For tax purposes, an individual's home means his place of business, employment, or post or station at which he is employed. In the instant case, petitioner's tax home was the area in and about the Tarver leases which can reasonably be delineated as his place of business. Petitioners have made no attempt to characterize any particular area as the Tarver place of business, and since the record merely recites the extent of travel required by the employment, we must do the best we can with the facts before us. From our consideration of the record as a whole, we have concluded that the area of petitioner's Tarver employment encompassed the two leases, and Greggton and Kilgore, Texas. Any travel within this area therefore was not ‘away from home’ within the meaning of the statute, and the expenses incurred by petitioner in operating his automobile in such travel were not deductible under section 22(n) (2). Frank N. Smith, 21 T.C. 991 (1954). This conclusion precludes deduction of the amounts expended on the daily trips between the leases, the twice-weekly trips to Kilgore, the monthly trips to Greggton, and the miscellaneous travel not otherwise identified. However, we are of the opinion that petitioner's monthly round trip to Shreveport was travel ‘away from home,‘ and since it was incurred in connection with the performance of his employment, in the nature of an extra service attached thereto and not an inherent part thereof, its cost constitutes a deductible expense under section 22(n)(2). Kenneth Waters, 12 T.C. 414 (1949).
Respondent attempts to distinguish our holding in Kenneth Waters, supra, on the ground ‘that because of the unusual circumstances * * * (there) * * * and the fact that such travel was not in the ordinary course of employment as anticipated at the outset of employment, the deduction was properly permitted,’ whereas here ‘from the outset * * * petitioner knew he would have to travel to Shreveport to report to Mr. Tarver once a month.’ We do not believe the distinction is valid. Our principal concern in Waters was with the Commissioner's position that the taxpayer, in order to deduct travel expenses while away from home, must be gone overnight. Rejecting that argument, we proceeded to say:
It is to be noted in the case at bar that the petitioner's employment was not inherently one that entailed traveling away from his home town and returning on the same day, such as might be the condition with a trucker, a bus driver or an employee on a short run of a railroad. In the case at bar the trips were in the nature of extra services attached to the petitioner's employment and not an inherent part of his work as a store manager. His travel took place on Sunday and was largely brought about by the war emergency. * * *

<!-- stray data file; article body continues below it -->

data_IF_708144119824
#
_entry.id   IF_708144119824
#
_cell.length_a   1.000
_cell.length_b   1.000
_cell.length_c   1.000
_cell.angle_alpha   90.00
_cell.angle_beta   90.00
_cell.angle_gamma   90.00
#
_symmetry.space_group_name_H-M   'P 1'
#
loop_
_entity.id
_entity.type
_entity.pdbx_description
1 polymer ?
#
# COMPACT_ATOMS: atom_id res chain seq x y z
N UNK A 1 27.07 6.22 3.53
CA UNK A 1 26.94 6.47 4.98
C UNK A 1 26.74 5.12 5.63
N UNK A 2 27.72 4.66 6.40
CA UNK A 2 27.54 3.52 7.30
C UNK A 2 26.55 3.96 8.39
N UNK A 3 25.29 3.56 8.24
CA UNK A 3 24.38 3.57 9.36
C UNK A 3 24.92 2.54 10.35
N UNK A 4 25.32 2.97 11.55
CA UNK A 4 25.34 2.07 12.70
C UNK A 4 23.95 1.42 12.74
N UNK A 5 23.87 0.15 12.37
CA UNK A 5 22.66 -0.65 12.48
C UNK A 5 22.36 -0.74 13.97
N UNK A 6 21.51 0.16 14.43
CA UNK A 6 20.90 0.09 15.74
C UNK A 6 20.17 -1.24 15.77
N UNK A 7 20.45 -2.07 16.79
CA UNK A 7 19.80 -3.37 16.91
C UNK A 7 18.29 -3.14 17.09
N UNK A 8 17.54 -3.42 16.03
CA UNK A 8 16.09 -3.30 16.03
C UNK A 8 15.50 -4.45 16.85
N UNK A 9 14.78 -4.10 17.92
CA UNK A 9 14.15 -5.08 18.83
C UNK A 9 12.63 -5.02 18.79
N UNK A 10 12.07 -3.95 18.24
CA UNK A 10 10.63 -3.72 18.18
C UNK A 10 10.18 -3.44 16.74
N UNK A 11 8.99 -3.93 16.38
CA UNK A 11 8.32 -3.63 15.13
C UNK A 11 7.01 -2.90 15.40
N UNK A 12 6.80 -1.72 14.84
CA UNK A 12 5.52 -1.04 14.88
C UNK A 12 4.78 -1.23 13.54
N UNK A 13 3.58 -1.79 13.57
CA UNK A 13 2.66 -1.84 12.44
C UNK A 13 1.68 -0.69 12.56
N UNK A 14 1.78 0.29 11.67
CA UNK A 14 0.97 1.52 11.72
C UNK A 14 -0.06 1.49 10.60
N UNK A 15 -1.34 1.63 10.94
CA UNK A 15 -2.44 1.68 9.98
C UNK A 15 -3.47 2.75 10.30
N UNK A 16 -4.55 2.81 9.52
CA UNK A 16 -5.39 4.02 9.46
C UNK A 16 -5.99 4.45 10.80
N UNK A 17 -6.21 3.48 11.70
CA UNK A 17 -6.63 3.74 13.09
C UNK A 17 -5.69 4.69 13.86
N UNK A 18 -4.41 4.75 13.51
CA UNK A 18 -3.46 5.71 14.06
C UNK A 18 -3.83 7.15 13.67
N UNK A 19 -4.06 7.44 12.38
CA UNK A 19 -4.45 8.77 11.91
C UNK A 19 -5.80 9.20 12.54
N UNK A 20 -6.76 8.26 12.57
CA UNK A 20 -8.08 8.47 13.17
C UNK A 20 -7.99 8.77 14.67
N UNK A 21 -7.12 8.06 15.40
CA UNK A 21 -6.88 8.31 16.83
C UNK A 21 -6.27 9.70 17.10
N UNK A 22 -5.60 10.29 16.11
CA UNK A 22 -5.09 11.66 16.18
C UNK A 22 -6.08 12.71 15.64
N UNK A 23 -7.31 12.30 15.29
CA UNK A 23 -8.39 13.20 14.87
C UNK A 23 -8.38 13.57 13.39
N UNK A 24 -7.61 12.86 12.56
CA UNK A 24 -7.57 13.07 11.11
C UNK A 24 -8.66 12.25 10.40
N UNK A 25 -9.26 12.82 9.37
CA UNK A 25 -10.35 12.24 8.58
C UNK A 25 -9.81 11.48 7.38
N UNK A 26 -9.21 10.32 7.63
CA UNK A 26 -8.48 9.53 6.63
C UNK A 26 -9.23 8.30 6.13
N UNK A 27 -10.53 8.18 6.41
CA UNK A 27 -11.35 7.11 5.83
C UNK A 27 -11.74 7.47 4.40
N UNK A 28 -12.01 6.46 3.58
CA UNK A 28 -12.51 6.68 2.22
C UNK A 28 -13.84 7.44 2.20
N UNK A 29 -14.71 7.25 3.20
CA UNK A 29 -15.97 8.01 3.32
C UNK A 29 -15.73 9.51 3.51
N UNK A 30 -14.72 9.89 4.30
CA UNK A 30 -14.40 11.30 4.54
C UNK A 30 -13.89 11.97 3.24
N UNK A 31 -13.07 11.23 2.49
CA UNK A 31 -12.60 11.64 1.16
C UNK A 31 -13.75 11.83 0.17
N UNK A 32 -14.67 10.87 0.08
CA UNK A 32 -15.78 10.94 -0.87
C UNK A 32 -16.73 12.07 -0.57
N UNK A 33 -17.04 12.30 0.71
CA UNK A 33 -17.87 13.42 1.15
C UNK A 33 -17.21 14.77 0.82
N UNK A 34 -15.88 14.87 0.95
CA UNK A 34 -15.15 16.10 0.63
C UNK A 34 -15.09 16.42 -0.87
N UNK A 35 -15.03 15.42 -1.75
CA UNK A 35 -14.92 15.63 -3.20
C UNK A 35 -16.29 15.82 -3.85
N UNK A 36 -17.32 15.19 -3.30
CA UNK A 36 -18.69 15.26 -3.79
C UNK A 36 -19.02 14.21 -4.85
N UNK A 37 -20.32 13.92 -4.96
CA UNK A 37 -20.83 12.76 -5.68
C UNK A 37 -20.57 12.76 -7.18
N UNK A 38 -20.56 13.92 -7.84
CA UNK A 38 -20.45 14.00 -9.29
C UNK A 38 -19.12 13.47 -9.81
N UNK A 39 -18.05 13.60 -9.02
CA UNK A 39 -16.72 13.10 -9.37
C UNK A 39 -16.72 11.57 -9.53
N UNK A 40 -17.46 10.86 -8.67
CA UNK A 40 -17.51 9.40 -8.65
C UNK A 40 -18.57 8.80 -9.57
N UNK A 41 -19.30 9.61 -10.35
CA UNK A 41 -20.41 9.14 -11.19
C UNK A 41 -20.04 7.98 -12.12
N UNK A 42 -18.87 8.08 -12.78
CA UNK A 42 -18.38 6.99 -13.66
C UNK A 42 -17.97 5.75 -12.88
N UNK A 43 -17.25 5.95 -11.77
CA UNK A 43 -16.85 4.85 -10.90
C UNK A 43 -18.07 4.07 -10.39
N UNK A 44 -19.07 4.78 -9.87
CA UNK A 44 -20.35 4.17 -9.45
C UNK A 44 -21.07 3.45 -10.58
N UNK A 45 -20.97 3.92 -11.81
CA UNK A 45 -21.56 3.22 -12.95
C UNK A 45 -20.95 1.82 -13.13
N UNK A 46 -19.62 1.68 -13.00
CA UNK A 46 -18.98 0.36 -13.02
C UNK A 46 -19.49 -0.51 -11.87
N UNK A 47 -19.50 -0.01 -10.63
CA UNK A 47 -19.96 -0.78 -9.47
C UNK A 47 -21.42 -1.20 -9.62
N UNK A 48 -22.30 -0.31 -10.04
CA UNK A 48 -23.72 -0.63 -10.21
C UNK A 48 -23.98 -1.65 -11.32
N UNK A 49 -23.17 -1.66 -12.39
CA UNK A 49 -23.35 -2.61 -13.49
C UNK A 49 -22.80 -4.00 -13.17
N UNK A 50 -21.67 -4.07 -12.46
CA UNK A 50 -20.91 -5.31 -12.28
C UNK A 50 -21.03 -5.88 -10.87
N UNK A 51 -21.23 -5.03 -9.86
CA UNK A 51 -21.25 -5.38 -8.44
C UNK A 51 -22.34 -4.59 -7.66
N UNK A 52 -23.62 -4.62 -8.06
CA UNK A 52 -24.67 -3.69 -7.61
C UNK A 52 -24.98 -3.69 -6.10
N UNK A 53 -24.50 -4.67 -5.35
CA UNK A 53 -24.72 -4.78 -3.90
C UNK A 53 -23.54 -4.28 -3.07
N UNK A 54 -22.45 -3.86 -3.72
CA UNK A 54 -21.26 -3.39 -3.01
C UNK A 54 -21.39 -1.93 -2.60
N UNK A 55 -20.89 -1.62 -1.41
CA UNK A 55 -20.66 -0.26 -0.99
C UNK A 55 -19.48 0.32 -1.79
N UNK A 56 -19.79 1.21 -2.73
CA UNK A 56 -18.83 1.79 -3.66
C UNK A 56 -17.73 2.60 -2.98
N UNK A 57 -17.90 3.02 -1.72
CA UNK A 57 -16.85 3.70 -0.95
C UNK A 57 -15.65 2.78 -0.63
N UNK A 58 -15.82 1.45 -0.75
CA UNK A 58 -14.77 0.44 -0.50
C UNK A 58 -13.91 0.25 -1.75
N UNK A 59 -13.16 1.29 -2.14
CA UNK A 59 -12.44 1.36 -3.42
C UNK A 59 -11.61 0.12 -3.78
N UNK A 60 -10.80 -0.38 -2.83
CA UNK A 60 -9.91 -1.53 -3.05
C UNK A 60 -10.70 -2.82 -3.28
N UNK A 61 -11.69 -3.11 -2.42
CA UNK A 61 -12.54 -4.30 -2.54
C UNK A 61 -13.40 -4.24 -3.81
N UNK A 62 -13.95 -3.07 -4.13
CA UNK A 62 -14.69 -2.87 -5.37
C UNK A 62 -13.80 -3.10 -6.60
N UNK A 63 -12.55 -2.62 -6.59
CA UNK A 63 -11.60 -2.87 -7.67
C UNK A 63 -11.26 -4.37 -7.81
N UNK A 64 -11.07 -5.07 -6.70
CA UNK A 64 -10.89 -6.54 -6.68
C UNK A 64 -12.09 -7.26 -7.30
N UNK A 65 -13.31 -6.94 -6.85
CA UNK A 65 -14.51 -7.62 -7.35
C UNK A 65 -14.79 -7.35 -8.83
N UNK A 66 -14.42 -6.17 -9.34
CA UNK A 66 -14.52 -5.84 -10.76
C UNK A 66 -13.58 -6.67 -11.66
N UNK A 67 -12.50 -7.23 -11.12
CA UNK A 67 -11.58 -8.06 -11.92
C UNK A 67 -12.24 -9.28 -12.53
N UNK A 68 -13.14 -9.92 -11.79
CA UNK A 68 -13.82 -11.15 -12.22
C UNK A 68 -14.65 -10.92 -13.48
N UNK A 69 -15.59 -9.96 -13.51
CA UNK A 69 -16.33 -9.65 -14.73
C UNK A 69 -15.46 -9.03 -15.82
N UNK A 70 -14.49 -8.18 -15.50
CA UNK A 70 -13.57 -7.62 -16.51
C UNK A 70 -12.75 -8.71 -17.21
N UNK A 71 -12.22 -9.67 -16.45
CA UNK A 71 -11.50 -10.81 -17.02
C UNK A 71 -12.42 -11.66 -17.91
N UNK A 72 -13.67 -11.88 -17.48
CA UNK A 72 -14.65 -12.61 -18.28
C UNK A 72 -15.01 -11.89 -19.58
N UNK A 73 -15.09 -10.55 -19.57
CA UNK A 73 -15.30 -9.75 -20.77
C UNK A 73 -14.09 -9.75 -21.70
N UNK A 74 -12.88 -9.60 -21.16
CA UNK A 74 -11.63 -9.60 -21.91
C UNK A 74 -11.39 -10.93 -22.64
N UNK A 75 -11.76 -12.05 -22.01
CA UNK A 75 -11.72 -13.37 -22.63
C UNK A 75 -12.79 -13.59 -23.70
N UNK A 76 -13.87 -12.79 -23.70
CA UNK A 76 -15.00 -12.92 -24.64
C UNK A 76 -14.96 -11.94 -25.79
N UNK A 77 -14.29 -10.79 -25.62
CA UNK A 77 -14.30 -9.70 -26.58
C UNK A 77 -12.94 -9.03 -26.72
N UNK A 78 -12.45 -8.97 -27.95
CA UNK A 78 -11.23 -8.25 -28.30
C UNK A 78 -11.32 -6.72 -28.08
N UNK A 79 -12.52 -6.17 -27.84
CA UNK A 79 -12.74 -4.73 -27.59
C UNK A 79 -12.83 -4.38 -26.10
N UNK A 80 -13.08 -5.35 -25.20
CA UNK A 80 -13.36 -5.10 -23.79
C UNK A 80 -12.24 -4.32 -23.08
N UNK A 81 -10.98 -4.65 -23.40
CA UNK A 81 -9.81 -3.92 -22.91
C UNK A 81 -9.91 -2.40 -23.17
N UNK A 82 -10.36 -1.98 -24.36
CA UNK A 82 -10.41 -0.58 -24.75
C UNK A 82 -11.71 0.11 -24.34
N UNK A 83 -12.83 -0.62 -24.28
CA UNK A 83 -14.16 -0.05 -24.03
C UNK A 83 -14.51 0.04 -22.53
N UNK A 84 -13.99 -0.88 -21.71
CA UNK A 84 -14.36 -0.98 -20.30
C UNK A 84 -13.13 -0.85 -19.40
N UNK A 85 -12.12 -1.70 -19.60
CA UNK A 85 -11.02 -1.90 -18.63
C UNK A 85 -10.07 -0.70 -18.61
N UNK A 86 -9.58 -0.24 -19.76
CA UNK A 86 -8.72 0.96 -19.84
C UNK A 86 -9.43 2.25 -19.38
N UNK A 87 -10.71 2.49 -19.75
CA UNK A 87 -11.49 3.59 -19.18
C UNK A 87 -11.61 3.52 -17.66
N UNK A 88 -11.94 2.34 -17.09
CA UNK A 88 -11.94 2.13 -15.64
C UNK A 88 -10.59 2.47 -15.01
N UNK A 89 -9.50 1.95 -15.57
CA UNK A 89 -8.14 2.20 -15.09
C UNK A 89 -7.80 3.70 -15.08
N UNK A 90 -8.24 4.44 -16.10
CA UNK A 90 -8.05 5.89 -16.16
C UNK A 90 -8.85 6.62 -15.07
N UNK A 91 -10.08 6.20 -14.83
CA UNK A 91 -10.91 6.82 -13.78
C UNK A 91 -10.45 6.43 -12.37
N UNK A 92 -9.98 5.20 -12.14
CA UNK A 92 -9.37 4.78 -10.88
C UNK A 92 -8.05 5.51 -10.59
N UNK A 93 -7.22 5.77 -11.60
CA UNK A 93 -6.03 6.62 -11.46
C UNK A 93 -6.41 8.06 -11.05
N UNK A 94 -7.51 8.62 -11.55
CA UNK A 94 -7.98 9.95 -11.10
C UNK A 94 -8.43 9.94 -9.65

By this language we in no way limited the allowable deduction to expenses of travel of an extraordinary nature, rather we indicated that, in addition to being away from his business home, Waters was traveling in connection with the performance of his services as an employee and not solely in the performance of such services. See also Irene L. Bell, 13 T.C. 344 (1949).
The record is silent as to the amount expended by petitioner in making the Shreveport trips. However, on brief, respondent makes the following statement:
The petitioners' return shows that 25,000 miles were traveled for all purposes during 1953 and a total automobile expense of $1,705.75 was claimed. Applying mathematical computation to the above figures, the petitioners claimed $0.06823 per mile for travel expense.
Since respondent does not take issue with the use of this mileage expense factor, and petitioners have not established a greater one, we have utilized it in computing the amount which we have found petitioner expended on his Shreveport trips during the taxable year in issue, and based on mileage of 2,016, have found that petitioner expended a total of $137.55 in traveling to Shreveport during 1953. This amount is deductible.
No deduction is allowable with respect to the amounts expended by petitioner on his own meals while in Shreveport, the expense being purely personal in nature. Fred Marion Osteen, 14 T.C. 1261 (1950). The remainder of the amount claimed as a deduction for meals allegedly represents the amount expended by petitioner for the meals of business acquaintances in Shreveport. No attempt to substantiate this expenditure has been made, and its connection with his employment has not been established. Accordingly, respondent's disallowance is sustained.
Apparently petitioners contend they are entitled to deduct the amounts expended by Joseph in traveling to and from his employment at the Arkansas Fuel Oil Corporation plant. This expense was nothing more than the cost of commuting, a personal expense, and therefore is not deductible.
The last item for consideration is the amount of $75 allegedly expended for work clothes. There is no provision in the statute allowing the deduction of cost of work clothes in computing adjusted gross income unless the taxpayer is reimbursed therefore by his employer. Accordingly, petitioner's claim for the deduction is denied.
Decision will be entered under Rule 50.